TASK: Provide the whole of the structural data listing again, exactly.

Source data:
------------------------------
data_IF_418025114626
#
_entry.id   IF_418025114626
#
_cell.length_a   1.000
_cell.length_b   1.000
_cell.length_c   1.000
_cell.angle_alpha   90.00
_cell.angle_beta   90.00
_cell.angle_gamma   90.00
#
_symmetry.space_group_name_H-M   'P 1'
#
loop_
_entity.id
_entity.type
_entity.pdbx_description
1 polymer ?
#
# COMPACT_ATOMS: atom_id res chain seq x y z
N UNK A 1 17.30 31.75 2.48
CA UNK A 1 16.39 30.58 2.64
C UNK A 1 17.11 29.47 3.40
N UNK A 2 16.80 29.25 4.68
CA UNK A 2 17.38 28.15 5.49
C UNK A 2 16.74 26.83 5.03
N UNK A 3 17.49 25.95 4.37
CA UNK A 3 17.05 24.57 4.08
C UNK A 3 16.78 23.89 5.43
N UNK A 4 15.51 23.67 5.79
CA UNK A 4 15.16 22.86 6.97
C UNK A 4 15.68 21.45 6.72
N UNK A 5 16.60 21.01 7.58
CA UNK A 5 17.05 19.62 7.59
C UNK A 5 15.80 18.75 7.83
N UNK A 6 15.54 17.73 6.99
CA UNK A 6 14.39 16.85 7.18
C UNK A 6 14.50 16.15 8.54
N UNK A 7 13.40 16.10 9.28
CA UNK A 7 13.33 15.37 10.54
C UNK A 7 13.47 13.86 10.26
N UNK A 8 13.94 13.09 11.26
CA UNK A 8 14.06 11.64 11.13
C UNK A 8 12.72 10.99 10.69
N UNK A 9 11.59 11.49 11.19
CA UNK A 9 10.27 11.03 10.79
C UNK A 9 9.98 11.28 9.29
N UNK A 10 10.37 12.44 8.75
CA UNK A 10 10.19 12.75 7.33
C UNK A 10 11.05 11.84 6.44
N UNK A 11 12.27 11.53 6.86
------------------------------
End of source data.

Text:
data_IF_418025114626
#
_entry.id   IF_418025114626
#
_cell.length_a   1.000
_cell.length_b   1.000
_cell.length_c   1.000
_cell.angle_alpha   90.00
_cell.angle_beta   90.00
_cell.angle_gamma   90.00
#
_symmetry.space_group_name_H-M   'P 1'
#
loop_
_entity.id
_entity.type
_entity.pdbx_description
1 polymer ?
#
# COMPACT_ATOMS: atom_id res chain seq x y z
N UNK A 1 17.30 31.75 2.48
CA UNK A 1 16.39 30.58 2.64
C UNK A 1 17.11 29.47 3.40
N UNK A 2 16.80 29.25 4.68
CA UNK A 2 17.38 28.15 5.49
C UNK A 2 16.74 26.83 5.03
N UNK A 3 17.49 25.95 4.37
CA UNK A 3 17.05 24.57 4.08
C UNK A 3 16.78 23.89 5.43
N UNK A 4 15.51 23.67 5.79
CA UNK A 4 15.16 22.86 6.97
C UNK A 4 15.68 21.45 6.72
N UNK A 5 16.60 21.01 7.58
CA UNK A 5 17.05 19.62 7.59
C UNK A 5 15.80 18.75 7.83
N UNK A 6 15.54 17.73 6.99
CA UNK A 6 14.39 16.85 7.18
C UNK A 6 14.50 16.15 8.54
N UNK A 7 13.40 16.10 9.28
CA UNK A 7 13.33 15.37 10.54
C UNK A 7 13.47 13.86 10.26
N UNK A 8 13.94 13.09 11.26
CA UNK A 8 14.06 11.64 11.13
C UNK A 8 12.72 10.99 10.69
N UNK A 9 11.59 11.49 11.19
CA UNK A 9 10.27 11.03 10.79
C UNK A 9 9.98 11.28 9.29
N UNK A 10 10.37 12.44 8.75
CA UNK A 10 10.19 12.75 7.33
C UNK A 10 11.05 11.84 6.44
N UNK A 11 12.27 11.53 6.86